Russell Jacoby’s piece in The Chronicle of Higher Education on conservative “anti-intellectualism” purports to lament the absence of real conservative intellectuals. Instead, he says, conservatives have abandoned serious thinking and turned to ideology or class resentment against “elites,” including college professors and the educated in general. This, by and large, is a silly view, one already exploded by several writers including Daniel McCarthy at The American Conservative (which Jacoby, no surprise, does not mention).
Of the five conservative intellectuals whose example Jacoby raises for us as worthy of emulation, two—Leo Strauss and Edmund Burke—are dead, and only Wilfred McClay is at the height of his powers and a truly important conservative intellectual figure. Needless to say (although apparently it does need to be said), the conservative tradition, even now, is broader and richer than those five figures suggest. Jacoby doesn’t think much even of Burke, demeaning his attacks on “lawyers and writers” for starting the French Revolution as the precursor to conservatism’s supposed anti-intellectualism. (Burke was largely right, but why let that stop a good story?)
This article could have been written today or twenty years ago—and indeed, it has been. Judge Posner wrote about a supposed conservative intellectual “collapse” only three years ago, and wasn’t the historian Richard Hofstadter warning about the “paranoid” style of conservative thinking fifty years ago?
These pieces would be more tiresome except for what they reveal about the limitations of the liberal mind. Liberals are always looking for the conservative intellectual tradition. They never find it. Such articles are written to comfort liberals that they do not actually have to look for a conservative critique of liberalism because all conservatives have to offer is resentment, anger, or mindless class-hatred. Take Jacoby’s assertion that conservatives “rarely mention hyperconsumerism or advertising or a rigidifying class structure—the byproducts of advanced capitalism. Rather, they dwell on the presumably corrosive ideas of the educated, especially the professoriate.” No mention here of the strong conservative critique of consumerism by such authors as my own intellectual mentor Russell Kirk or the folks at Front Porch Republic, Image, and The Imaginative Conservative, among many others. No mention of the vigorous thinking on display at such places as First Things or the Claremont Review of Books. Nor is there even a mention of the attacks on crony capitalism supporting unsustainable practices such as that revealed by, among others. Tim Carney. Just within the past few years, conservatives have published and discussed important books, as my own journal, The University Bookman, displays weekly.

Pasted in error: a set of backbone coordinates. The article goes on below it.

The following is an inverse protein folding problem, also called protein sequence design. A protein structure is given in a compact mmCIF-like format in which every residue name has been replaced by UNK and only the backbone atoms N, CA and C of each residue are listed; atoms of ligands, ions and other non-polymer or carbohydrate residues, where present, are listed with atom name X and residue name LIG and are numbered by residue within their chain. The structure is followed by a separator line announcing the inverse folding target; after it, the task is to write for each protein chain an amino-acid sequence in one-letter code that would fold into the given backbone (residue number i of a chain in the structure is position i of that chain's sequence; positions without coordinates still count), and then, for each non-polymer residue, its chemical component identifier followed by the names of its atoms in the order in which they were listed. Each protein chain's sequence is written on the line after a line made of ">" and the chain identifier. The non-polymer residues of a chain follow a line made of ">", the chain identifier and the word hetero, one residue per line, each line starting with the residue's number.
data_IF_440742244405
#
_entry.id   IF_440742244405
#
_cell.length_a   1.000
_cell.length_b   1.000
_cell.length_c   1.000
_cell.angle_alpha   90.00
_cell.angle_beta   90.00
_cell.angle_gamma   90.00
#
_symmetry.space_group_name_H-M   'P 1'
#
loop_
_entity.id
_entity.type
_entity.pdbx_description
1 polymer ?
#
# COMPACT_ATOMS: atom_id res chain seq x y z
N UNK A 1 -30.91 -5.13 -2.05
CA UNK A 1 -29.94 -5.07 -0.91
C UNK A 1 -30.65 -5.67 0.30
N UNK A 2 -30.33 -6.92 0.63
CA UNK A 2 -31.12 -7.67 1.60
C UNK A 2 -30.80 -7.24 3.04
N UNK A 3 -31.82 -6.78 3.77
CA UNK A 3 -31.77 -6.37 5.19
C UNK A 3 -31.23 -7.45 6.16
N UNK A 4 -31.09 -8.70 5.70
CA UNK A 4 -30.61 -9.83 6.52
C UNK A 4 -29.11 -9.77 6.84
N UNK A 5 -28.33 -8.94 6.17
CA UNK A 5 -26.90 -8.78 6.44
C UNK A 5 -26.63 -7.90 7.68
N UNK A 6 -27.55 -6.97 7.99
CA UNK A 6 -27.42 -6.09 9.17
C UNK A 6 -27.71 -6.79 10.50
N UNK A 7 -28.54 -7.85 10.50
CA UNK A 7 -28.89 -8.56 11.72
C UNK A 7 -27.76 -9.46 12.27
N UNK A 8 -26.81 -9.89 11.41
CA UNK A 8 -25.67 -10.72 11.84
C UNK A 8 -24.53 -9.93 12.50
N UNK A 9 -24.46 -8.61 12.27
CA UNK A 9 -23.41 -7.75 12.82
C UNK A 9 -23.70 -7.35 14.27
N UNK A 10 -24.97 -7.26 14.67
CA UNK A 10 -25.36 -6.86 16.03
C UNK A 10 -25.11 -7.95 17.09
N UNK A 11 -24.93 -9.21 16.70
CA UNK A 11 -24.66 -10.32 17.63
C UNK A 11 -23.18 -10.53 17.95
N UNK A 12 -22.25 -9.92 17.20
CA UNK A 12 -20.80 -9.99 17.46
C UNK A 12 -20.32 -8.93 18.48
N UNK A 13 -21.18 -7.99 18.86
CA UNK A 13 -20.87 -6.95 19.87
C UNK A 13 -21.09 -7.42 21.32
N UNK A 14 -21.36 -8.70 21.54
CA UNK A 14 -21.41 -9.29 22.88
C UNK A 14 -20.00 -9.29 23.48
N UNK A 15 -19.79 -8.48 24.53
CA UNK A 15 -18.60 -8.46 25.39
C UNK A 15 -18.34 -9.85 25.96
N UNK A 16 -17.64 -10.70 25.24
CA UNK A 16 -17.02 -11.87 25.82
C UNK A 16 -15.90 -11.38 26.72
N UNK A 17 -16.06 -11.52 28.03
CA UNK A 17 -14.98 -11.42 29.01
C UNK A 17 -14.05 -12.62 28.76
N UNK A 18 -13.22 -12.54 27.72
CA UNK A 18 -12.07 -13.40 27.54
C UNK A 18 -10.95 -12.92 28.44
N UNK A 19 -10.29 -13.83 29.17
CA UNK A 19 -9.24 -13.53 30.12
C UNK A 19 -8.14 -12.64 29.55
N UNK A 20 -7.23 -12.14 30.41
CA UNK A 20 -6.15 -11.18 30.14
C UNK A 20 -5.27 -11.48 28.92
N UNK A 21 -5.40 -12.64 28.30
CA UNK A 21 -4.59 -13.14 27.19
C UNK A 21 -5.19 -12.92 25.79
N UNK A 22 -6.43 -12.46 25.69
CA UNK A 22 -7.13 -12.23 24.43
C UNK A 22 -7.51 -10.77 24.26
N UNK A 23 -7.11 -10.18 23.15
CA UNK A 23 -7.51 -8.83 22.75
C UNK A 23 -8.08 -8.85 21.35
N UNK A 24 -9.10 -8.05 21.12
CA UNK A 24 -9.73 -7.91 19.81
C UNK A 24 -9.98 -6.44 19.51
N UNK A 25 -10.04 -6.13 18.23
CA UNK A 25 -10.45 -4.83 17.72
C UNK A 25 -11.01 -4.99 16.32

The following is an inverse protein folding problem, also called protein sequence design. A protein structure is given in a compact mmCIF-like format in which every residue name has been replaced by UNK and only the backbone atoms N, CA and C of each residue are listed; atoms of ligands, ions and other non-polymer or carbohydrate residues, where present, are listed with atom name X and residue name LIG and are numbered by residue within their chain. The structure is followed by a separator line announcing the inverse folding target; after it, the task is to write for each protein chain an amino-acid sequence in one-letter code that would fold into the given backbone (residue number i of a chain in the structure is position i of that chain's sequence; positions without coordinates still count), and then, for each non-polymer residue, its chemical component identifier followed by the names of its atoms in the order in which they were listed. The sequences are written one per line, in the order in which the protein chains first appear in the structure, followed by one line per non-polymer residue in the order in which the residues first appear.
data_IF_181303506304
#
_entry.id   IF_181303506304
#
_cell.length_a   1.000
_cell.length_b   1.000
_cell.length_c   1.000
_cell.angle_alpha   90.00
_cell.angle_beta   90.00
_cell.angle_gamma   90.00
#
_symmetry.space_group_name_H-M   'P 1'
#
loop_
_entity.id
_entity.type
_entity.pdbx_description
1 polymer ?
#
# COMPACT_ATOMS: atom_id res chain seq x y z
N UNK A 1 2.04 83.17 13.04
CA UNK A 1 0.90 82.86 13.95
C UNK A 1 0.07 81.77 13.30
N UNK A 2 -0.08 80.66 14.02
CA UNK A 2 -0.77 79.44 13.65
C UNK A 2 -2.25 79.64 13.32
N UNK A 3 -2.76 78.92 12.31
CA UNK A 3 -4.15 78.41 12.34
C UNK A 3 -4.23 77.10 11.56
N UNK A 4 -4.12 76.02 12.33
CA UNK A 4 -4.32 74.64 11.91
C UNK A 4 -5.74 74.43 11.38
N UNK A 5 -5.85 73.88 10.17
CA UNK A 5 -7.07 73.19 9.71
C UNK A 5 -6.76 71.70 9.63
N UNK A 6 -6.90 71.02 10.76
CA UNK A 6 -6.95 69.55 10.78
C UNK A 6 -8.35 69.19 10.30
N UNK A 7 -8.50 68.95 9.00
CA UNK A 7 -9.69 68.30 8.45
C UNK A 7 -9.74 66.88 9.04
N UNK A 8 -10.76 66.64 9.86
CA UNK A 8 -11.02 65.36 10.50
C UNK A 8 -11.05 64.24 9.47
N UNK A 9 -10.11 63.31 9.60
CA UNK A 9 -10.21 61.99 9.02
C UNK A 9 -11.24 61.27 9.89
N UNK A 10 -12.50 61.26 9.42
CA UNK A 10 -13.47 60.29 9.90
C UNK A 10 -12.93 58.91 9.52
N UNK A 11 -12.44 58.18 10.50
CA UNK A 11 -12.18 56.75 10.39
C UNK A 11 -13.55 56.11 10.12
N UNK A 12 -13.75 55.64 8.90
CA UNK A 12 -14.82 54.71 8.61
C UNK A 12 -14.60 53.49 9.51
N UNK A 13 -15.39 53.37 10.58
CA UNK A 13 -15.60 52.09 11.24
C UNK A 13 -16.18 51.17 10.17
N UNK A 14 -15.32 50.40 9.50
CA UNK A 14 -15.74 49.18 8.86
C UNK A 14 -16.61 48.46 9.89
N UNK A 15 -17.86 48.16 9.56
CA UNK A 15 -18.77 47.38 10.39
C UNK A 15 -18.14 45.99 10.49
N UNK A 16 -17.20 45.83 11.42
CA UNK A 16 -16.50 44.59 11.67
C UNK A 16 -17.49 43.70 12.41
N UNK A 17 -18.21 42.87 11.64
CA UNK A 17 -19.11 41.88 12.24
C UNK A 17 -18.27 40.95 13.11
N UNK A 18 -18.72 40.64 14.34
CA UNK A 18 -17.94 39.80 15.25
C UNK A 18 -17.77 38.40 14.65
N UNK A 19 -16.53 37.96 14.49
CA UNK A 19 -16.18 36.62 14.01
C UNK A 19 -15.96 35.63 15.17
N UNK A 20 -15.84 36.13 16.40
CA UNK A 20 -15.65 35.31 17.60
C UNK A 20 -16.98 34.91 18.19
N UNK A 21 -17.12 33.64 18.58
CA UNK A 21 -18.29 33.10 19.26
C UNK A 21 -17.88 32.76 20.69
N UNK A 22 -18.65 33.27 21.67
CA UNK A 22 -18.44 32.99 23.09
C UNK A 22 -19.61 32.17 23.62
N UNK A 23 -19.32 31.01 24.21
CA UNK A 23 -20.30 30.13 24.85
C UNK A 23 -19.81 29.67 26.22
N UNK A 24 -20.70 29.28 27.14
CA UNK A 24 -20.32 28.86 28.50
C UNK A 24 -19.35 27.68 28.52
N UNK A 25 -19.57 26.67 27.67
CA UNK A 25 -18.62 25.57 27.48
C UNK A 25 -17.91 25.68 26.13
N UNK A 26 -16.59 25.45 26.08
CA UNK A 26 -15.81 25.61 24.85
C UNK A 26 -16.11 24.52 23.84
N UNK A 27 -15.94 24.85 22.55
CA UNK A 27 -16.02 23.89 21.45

But complaining about Jacoby’s missing the actual conservative intellectual tradition is to treat the article as a serious analysis, when it is nothing more than what someone once called an irritable mental gesture, meant to confirm existing conclusions rather than think about them.
Gerald Russello is Editor of the University Bookman.